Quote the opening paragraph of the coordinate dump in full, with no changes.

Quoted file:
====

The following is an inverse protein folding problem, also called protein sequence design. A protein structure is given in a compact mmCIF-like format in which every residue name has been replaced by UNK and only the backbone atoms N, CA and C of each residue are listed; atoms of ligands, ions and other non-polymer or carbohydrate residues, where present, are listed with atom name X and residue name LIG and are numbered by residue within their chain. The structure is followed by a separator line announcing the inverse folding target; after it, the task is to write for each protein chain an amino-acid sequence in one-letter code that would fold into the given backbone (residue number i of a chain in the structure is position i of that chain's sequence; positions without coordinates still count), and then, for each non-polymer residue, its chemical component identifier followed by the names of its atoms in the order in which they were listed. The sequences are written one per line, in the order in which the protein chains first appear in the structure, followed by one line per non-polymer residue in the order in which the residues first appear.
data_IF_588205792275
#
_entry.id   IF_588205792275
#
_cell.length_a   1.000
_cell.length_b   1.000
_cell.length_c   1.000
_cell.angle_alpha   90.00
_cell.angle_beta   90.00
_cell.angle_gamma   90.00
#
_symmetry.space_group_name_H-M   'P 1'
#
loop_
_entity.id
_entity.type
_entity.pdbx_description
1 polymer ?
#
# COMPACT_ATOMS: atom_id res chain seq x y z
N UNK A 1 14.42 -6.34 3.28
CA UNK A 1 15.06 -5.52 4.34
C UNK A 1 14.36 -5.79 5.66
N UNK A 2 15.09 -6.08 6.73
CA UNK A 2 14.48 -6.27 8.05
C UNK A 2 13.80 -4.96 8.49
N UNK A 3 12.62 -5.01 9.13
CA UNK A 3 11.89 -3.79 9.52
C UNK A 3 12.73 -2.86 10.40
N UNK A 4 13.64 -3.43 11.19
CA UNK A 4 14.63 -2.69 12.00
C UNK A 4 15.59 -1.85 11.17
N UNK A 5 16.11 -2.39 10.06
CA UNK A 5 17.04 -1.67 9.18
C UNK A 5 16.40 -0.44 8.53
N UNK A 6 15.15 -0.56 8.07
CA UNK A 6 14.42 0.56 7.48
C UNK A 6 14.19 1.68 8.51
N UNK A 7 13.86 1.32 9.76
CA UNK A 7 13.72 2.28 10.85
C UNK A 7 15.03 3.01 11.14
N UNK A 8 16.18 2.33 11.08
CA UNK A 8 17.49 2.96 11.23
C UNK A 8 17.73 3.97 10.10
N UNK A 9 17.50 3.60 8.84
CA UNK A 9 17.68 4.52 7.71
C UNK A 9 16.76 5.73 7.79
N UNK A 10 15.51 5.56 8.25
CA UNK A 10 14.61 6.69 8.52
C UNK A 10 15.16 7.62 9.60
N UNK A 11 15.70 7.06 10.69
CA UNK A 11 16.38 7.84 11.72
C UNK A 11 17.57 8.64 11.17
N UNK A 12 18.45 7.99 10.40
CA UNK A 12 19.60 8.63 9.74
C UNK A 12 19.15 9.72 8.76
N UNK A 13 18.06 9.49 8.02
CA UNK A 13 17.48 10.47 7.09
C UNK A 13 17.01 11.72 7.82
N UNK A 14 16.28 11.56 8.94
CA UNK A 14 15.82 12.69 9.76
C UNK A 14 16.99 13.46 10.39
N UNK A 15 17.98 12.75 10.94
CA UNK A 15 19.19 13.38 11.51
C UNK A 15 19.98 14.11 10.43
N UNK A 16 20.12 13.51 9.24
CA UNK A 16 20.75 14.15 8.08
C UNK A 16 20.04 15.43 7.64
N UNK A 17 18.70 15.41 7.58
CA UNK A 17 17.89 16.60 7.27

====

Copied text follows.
The following is an inverse protein folding problem, also called protein sequence design. A protein structure is given in a compact mmCIF-like format in which every residue name has been replaced by UNK and only the backbone atoms N, CA and C of each residue are listed; atoms of ligands, ions and other non-polymer or carbohydrate residues, where present, are listed with atom name X and residue name LIG and are numbered by residue within their chain. The structure is followed by a separator line announcing the inverse folding target; after it, the task is to write for each protein chain an amino-acid sequence in one-letter code that would fold into the given backbone (residue number i of a chain in the structure is position i of that chain's sequence; positions without coordinates still count), and then, for each non-polymer residue, its chemical component identifier followed by the names of its atoms in the order in which they were listed. The sequences are written one per line, in the order in which the protein chains first appear in the structure, followed by one line per non-polymer residue in the order in which the residues first appear.